Supreme Court resolves Iago conundrum in whistleblowing claim

What is the correct legal approach to an unfair dismissal claim if the decision-maker is manipulated by another member of staff with a malign motive? The Supreme Court has now ruled that in these unusual circumstances, the reason for the dismissal is taken to be that of the Iago-like manipulator, not the invented reason which the decision-maker innocently adopts.

Thankfully the story in this case it not quite as extreme as the plot of Shakespeare’s Othello, but nonetheless extremely distressing for the ultimate victim of the manipulation, Ms Jhuti. She had made protected disclosures to her line manager about possible breaches of Ofcom’s guidance. Her manager’s response was to pretend that her performance was inadequate and to fabricate a case against her which another employee senior to him was asked to investigate. This other person – the Othello of the story – not doubting the truthfulness of the material placed before him, decided in good faith that Ms Jhuti should be dismissed. As in the play, an unfortunate combination of circumstances led to this result, most notably that Ms Jhuti was not well enough to participate in the disciplinary hearing that led to her dismissal.

In these circumstances what was the employer's reason for the dismissal? The Supreme Court had to decide whether it was because her performance was believed to have been inadequate, or because she had made protected disclosures. It might be thought that we did not need a panel of five of our top judges to decide this point. However, in ruling against Ms Jhuti, the Court of Appeal had been guided by the long-standing principle that it is the thought process of the decision maker that needs to be scrutinised when assessing whether a dismissal is fair or unfair – and by extension whether it is automatically unfair because the dismissal was because of a protected disclosure.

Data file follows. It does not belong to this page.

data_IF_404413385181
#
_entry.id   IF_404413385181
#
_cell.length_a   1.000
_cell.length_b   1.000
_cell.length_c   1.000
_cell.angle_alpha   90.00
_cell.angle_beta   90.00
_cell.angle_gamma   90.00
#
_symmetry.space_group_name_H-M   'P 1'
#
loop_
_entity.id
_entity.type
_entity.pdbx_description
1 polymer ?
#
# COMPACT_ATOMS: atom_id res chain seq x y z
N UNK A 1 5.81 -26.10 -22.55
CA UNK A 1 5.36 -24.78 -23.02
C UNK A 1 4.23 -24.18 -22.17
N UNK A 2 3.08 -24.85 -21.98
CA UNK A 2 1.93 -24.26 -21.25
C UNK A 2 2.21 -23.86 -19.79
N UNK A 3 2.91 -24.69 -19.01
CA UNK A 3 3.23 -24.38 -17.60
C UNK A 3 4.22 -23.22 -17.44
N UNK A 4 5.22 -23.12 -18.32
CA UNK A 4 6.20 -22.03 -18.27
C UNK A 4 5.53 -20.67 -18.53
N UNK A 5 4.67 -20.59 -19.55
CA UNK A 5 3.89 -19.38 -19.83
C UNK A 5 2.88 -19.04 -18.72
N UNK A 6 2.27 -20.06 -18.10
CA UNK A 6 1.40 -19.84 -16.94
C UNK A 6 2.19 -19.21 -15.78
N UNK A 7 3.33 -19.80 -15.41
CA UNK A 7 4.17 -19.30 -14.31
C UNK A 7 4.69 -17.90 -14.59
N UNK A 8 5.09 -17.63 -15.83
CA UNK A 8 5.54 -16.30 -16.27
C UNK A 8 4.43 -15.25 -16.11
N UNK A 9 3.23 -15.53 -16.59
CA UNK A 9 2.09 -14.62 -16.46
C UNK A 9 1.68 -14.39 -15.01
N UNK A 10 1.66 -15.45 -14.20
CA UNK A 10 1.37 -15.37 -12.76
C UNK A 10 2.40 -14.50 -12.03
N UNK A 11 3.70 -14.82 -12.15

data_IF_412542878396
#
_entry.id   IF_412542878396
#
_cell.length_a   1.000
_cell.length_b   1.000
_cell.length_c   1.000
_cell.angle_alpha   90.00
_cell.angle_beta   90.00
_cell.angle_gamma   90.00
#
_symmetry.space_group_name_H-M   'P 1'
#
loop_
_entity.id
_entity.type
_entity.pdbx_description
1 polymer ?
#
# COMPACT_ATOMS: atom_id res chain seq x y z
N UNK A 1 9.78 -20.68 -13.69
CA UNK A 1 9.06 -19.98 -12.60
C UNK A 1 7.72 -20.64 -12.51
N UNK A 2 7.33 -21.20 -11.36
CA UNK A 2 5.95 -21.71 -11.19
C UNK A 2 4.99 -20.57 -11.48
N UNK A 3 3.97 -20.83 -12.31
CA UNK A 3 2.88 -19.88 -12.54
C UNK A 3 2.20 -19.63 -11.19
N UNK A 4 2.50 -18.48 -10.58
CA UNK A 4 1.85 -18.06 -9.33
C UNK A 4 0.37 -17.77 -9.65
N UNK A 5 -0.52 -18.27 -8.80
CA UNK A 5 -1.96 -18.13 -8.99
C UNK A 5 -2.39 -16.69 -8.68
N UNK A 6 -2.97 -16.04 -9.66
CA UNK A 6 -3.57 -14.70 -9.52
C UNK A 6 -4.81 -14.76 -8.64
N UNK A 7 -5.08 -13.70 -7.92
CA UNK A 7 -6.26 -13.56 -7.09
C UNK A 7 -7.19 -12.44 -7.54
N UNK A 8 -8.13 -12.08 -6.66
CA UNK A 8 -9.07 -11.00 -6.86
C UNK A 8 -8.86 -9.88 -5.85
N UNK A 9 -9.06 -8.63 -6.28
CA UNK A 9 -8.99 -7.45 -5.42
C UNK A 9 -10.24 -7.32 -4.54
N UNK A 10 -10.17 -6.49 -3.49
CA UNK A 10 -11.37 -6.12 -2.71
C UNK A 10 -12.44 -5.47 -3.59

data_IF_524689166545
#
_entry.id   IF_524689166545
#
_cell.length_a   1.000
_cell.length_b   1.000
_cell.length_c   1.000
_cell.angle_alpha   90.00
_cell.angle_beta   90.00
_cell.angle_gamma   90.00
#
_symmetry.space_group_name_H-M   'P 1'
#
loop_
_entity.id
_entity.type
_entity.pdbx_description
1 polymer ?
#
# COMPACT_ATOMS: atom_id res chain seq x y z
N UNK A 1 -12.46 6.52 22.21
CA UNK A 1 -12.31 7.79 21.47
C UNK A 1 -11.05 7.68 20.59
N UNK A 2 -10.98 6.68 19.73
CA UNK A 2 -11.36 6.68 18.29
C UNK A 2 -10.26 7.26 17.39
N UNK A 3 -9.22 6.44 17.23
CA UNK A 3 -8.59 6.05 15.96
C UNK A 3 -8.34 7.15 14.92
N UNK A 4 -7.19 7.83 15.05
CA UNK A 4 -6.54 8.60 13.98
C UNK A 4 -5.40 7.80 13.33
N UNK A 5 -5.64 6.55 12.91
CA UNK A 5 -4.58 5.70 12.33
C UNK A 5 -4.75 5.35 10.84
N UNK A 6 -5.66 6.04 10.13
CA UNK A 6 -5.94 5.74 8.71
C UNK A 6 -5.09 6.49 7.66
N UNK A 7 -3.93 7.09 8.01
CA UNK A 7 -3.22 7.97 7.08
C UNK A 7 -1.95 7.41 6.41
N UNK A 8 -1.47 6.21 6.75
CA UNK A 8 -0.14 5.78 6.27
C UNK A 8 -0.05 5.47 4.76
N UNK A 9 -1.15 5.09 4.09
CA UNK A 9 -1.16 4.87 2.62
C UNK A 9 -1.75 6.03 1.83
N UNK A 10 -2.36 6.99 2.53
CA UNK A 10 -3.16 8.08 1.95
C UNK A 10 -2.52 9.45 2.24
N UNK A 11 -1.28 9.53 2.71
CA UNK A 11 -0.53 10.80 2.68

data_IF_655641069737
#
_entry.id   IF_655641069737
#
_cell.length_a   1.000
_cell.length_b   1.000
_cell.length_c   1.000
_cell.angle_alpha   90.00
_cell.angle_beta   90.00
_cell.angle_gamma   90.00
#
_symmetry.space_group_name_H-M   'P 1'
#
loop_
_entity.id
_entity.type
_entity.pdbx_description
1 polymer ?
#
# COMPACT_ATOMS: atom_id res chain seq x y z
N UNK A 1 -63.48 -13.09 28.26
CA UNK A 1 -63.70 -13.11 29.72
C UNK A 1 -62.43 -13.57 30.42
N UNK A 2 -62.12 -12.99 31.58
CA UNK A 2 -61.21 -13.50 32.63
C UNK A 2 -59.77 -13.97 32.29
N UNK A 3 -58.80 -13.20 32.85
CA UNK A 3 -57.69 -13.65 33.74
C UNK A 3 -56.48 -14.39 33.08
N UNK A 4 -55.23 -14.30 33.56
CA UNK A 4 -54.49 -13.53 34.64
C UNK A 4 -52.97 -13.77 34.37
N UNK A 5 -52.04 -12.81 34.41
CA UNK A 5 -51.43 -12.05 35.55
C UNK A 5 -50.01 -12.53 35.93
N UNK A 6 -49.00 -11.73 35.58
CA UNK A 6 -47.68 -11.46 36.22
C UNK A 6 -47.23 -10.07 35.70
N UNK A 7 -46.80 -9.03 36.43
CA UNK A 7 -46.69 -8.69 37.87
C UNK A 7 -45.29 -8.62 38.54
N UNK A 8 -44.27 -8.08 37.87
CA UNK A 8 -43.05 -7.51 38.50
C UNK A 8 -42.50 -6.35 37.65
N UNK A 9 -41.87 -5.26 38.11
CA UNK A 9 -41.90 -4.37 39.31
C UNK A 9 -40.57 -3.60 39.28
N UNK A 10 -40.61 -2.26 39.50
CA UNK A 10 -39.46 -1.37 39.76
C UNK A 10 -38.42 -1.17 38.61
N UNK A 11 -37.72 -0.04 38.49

The Supreme Court noted that there was long-standing authority emphasising the need to approach the relevant statutory provisions “in a broad and reasonable way so that legal technicalities shall not prevail against industrial realities and common sense”. So it has decided that, while in general the courts will need to look no further than the reasons given by the appointed decision-maker, if exceptionally a person senior to the employee dismissed manipulates the decision-making process “it is the court’s duty to penetrate through the invention rather than to allow it also to infect its own determination.”

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